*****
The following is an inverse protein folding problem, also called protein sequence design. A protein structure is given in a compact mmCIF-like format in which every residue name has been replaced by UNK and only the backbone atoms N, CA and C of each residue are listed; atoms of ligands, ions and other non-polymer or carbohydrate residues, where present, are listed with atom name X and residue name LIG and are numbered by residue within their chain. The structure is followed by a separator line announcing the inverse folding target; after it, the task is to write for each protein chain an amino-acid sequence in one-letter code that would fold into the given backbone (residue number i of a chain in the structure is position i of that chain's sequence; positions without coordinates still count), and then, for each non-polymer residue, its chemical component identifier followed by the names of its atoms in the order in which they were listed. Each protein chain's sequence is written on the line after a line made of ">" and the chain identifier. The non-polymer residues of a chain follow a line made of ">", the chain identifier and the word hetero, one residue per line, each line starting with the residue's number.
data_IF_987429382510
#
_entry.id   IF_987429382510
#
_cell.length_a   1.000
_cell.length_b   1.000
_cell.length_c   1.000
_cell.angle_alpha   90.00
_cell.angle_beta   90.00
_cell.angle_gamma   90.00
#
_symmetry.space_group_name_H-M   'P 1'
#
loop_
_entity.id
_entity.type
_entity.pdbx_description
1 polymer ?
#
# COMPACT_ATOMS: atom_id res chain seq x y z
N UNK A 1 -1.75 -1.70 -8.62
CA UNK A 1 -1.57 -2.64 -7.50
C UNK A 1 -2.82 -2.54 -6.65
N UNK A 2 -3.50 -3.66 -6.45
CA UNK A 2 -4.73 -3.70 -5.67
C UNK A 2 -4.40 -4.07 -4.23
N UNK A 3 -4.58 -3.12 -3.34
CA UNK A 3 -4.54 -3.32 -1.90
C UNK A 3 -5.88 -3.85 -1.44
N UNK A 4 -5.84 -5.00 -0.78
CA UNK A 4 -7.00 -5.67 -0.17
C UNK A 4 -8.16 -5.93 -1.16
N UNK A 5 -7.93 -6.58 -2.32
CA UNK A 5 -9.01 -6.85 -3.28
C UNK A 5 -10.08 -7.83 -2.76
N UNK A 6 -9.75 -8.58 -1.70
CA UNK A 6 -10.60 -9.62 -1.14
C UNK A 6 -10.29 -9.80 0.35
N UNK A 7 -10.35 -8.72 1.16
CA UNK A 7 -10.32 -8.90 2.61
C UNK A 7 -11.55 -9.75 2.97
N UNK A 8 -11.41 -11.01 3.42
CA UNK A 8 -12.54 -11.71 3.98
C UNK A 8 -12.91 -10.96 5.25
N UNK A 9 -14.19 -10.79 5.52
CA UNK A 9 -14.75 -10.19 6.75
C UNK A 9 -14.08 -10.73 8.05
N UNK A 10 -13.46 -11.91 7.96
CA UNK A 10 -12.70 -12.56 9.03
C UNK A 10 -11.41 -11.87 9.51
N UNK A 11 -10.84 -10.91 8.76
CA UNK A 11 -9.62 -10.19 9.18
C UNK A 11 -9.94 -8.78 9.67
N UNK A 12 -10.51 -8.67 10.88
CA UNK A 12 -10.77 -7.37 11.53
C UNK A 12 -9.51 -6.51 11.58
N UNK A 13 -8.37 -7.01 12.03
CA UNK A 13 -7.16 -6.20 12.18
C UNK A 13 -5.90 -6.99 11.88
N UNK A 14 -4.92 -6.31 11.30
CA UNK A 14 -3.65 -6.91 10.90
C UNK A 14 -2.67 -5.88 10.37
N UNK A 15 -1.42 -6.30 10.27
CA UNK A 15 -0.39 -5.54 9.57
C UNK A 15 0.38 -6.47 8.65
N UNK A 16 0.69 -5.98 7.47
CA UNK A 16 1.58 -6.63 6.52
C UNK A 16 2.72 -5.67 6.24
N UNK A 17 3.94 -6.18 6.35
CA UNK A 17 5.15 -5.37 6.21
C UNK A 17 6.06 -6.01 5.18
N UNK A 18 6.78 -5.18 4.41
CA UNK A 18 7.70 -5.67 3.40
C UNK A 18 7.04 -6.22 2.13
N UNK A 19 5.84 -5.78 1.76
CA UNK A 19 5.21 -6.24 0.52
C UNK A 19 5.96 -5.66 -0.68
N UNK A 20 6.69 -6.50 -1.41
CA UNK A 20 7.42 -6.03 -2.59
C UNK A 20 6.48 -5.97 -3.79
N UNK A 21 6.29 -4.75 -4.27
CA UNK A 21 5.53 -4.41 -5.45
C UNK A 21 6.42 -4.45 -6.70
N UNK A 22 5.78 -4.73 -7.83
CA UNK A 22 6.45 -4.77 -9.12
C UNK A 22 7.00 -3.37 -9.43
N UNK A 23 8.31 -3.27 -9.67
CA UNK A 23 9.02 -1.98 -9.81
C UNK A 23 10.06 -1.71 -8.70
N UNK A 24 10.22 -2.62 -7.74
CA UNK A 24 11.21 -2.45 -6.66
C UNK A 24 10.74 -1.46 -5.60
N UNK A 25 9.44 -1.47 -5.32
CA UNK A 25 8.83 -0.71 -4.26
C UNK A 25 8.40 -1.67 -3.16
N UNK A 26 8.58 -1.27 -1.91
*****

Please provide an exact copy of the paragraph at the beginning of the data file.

The following is an inverse protein folding problem, also called protein sequence design. A protein structure is given in a compact mmCIF-like format in which every residue name has been replaced by UNK and only the backbone atoms N, CA and C of each residue are listed; atoms of ligands, ions and other non-polymer or carbohydrate residues, where present, are listed with atom name X and residue name LIG and are numbered by residue within their chain. The structure is followed by a separator line announcing the inverse folding target; after it, the task is to write for each protein chain an amino-acid sequence in one-letter code that would fold into the given backbone (residue number i of a chain in the structure is position i of that chain's sequence; positions without coordinates still count), and then, for each non-polymer residue, its chemical component identifier followed by the names of its atoms in the order in which they were listed. Each protein chain's sequence is written on the line after a line made of ">" and the chain identifier. The non-polymer residues of a chain follow a line made of ">", the chain identifier and the word hetero, one residue per line, each line starting with the residue's number.